These proposals were adopted by the State Department, and an action plan agreed to in the summer of 1993 was forwarded to the respective chairmen of the Senate Foreign Relations Committee and House Foreign Affairs Committee. In a cover letter, Wendy Sherman, Assistant Secretary for Legislative Affairs, explained that though it would be impossible for State to meet the 30-year-old deadline by October 1993, the enclosed plan was indicative of the Department's commitment to reach, within a reasonable period of time, the 30-year line for the opening of its documents at the National Archives.
HAC also concerned itself with broader archival issues. Increasingly, recordkeeping is done on tapes and electronic forms. The Eisenhower library, for example, had only 25 memos summarizing discussions that were recorded by the president, all open to researchers (though neither the original recordings, nor the actual transcripts exist). The Kennedy Library, by way of contrast, has 125 reels of taped conversations and 27 dictabelt tapes of telephone conversations. Less than 20% of this material is currently available to researchers. The material in this form, including several meetings during the Cuban Missile Crisis, are largely unprocessed. The Johnson library has approximately 3,000 presidential telephone conversations on dictabelt, of which over 2,000 have been transcribed or summarized by the LBJ library's staff. The Nixon library has over 4,000 hours of presidential conversations and meetings on tape, of which only 60 hours have been transcribed.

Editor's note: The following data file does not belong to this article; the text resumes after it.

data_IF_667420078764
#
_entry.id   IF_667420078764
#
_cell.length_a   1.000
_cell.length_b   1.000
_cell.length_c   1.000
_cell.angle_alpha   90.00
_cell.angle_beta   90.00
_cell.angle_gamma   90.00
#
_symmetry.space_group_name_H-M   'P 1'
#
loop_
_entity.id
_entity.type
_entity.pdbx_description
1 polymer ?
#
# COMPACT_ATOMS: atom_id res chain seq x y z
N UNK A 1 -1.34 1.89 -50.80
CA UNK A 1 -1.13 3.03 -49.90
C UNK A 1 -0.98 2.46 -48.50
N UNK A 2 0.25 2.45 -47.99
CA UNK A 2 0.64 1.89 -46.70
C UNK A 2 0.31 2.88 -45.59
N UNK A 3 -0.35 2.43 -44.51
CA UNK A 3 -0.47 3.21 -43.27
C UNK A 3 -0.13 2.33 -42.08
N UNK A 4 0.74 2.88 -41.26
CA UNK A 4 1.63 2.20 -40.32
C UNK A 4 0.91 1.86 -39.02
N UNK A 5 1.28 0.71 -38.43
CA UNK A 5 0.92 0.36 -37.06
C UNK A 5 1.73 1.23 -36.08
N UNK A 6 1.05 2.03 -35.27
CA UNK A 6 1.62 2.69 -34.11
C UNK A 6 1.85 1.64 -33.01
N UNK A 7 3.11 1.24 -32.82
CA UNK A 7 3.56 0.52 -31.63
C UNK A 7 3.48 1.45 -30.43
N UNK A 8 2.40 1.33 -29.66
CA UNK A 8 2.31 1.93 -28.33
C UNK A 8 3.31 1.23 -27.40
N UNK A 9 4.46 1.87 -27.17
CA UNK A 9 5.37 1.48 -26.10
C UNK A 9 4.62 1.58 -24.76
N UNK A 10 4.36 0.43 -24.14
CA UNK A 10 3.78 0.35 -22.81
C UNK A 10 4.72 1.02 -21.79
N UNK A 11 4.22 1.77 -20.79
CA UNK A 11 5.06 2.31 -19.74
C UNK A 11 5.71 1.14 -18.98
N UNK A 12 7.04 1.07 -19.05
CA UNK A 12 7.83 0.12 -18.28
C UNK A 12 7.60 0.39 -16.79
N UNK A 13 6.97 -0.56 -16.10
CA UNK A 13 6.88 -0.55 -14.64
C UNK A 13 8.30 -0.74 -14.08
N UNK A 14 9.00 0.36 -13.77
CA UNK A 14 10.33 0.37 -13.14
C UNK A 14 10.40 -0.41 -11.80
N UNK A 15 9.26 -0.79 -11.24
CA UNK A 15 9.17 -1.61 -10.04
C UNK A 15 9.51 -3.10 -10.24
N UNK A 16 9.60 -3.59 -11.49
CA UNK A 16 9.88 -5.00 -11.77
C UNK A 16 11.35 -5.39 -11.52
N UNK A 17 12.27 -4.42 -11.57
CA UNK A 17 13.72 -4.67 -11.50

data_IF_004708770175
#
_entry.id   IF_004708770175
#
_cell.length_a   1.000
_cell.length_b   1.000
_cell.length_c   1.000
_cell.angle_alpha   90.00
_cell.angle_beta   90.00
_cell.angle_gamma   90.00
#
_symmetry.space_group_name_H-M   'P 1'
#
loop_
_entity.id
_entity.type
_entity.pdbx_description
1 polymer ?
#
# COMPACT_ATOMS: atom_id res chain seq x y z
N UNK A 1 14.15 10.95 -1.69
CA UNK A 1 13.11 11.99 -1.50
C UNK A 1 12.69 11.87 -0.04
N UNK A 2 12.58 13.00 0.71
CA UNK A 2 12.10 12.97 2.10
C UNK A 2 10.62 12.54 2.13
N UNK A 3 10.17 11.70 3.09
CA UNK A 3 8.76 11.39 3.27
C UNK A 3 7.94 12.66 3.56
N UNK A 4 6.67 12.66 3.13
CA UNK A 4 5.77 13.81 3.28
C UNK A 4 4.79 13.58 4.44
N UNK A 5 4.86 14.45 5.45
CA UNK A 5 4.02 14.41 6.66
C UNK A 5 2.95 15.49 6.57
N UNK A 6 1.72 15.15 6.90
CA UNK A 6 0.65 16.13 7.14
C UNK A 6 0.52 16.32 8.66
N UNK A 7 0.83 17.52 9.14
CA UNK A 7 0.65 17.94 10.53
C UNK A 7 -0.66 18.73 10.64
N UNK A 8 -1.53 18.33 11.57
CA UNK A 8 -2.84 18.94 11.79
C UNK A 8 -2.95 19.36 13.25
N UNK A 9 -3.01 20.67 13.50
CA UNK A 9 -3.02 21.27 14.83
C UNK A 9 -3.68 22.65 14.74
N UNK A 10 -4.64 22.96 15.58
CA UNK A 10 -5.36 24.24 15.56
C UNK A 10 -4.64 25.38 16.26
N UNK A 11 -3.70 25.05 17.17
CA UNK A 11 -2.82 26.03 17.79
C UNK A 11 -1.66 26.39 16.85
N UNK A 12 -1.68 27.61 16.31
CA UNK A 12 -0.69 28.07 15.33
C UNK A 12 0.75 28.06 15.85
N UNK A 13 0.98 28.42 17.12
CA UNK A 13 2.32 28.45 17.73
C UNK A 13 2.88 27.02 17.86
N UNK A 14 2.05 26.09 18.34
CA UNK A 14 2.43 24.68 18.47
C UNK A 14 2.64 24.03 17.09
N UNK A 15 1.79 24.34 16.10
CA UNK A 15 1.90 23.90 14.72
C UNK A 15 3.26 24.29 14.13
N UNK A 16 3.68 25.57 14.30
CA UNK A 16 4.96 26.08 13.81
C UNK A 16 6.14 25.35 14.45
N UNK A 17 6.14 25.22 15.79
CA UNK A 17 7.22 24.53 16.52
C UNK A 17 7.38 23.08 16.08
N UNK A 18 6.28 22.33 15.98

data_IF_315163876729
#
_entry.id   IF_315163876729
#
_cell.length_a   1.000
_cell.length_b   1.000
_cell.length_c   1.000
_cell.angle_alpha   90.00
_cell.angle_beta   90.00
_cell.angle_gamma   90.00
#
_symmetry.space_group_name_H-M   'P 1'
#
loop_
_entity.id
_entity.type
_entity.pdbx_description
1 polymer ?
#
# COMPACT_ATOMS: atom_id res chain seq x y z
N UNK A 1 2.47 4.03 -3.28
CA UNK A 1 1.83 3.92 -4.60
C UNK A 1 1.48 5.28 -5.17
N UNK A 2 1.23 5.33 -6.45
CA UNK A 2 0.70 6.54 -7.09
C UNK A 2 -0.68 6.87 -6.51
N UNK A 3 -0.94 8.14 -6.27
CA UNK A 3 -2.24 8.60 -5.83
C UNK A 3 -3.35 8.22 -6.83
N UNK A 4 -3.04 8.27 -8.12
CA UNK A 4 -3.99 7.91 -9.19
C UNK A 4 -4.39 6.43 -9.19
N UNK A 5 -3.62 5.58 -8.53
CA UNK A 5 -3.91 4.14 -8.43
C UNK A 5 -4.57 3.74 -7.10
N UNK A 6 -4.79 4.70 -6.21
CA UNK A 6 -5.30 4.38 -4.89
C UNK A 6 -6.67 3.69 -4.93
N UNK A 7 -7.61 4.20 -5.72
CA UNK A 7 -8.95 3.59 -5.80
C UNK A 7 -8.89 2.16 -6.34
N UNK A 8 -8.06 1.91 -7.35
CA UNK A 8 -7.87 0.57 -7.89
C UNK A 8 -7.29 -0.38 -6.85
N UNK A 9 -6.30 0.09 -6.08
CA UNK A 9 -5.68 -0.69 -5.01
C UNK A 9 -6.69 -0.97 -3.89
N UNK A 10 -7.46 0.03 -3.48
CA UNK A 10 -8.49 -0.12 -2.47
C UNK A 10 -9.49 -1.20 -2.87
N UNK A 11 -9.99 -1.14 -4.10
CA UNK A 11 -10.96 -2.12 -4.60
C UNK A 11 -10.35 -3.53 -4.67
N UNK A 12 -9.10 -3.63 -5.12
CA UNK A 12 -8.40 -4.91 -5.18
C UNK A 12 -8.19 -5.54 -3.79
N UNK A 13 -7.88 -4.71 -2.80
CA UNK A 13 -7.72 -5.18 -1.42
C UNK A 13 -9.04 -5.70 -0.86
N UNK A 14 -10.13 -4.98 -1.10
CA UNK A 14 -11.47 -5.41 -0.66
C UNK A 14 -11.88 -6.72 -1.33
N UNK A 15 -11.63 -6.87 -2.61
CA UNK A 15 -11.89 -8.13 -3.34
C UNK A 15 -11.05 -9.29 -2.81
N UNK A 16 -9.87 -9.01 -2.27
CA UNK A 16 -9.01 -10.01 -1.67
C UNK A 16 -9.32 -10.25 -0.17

When HAC first approached the issue of using tapes in the presidential libraries for the FRUS series, representatives of the National Archives and the Historian's Office had no plans for transcribing them. Upon HAC's recommendation, the Historian's Office provided a subvention for an additional researcher at the Johnson Library to assist in the transcription of tapes. After listening to some of the tapes, one Historian's Office researcher reported back to HAC that they were a particularly valuable resource, given the fact that Johnson wrote so little.
When the Historian's Office moves on to the Nixon library, it will have to confront other issues. Nixon resisted the opening of these tapes, and a series of court decisions and congressional actions on this subject has impeded any significant progress in their availability to presidential scholars. However, under a separate provision of the Presidential Records and Materials Preservation Act of 1974, Public Affairs in State and its Historians Office can request access to the Nixon recordings for the purpose of ongoing governmental business. The FRUS series, in short, may be used to process some of this information.